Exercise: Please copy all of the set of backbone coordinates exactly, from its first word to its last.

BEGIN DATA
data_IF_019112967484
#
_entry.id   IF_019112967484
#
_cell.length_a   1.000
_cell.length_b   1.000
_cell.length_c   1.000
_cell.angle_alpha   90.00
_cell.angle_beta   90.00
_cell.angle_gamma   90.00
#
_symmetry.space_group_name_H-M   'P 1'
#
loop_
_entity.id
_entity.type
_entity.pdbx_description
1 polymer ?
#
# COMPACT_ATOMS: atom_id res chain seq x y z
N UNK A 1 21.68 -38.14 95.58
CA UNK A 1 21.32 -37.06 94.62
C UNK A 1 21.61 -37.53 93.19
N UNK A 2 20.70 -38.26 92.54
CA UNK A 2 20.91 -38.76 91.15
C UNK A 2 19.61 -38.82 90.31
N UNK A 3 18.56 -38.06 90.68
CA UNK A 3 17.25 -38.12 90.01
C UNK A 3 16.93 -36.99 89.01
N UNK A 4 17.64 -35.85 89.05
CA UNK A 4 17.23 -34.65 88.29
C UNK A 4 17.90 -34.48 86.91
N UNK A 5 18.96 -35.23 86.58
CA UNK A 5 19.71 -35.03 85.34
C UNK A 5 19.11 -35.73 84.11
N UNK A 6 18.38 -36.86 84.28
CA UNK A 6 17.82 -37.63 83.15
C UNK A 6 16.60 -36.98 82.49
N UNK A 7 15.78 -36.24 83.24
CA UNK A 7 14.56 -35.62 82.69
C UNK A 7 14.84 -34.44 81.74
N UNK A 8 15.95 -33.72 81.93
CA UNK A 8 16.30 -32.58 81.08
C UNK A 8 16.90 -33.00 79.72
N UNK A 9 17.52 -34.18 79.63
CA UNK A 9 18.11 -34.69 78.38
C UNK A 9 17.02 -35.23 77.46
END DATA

data_IF_019112967484
#
_entry.id   IF_019112967484
#
_cell.length_a   1.000
_cell.length_b   1.000
_cell.length_c   1.000
_cell.angle_alpha   90.00
_cell.angle_beta   90.00
_cell.angle_gamma   90.00
#
_symmetry.space_group_name_H-M   'P 1'
#
loop_
_entity.id
_entity.type
_entity.pdbx_description
1 polymer ?
#
# COMPACT_ATOMS: atom_id res chain seq x y z
N UNK A 1 21.68 -38.14 95.58
CA UNK A 1 21.32 -37.06 94.62
C UNK A 1 21.61 -37.53 93.19
N UNK A 2 20.70 -38.26 92.54
CA UNK A 2 20.91 -38.76 91.15
C UNK A 2 19.61 -38.82 90.31
N UNK A 3 18.56 -38.06 90.68
CA UNK A 3 17.25 -38.12 90.01
C UNK A 3 16.93 -36.99 89.01
N UNK A 4 17.64 -35.85 89.05
CA UNK A 4 17.23 -34.65 88.29
C UNK A 4 17.90 -34.48 86.91
N UNK A 5 18.96 -35.23 86.58
CA UNK A 5 19.71 -35.03 85.34
C UNK A 5 19.11 -35.73 84.11
N UNK A 6 18.38 -36.86 84.28
CA UNK A 6 17.82 -37.63 83.15
C UNK A 6 16.60 -36.98 82.49
N UNK A 7 15.78 -36.24 83.24
CA UNK A 7 14.56 -35.62 82.69
C UNK A 7 14.84 -34.44 81.74
N UNK A 8 15.95 -33.72 81.93
CA UNK A 8 16.30 -32.58 81.08
C UNK A 8 16.90 -33.00 79.72
N UNK A 9 17.52 -34.18 79.63
CA UNK A 9 18.11 -34.69 78.38
C UNK A 9 17.02 -35.23 77.46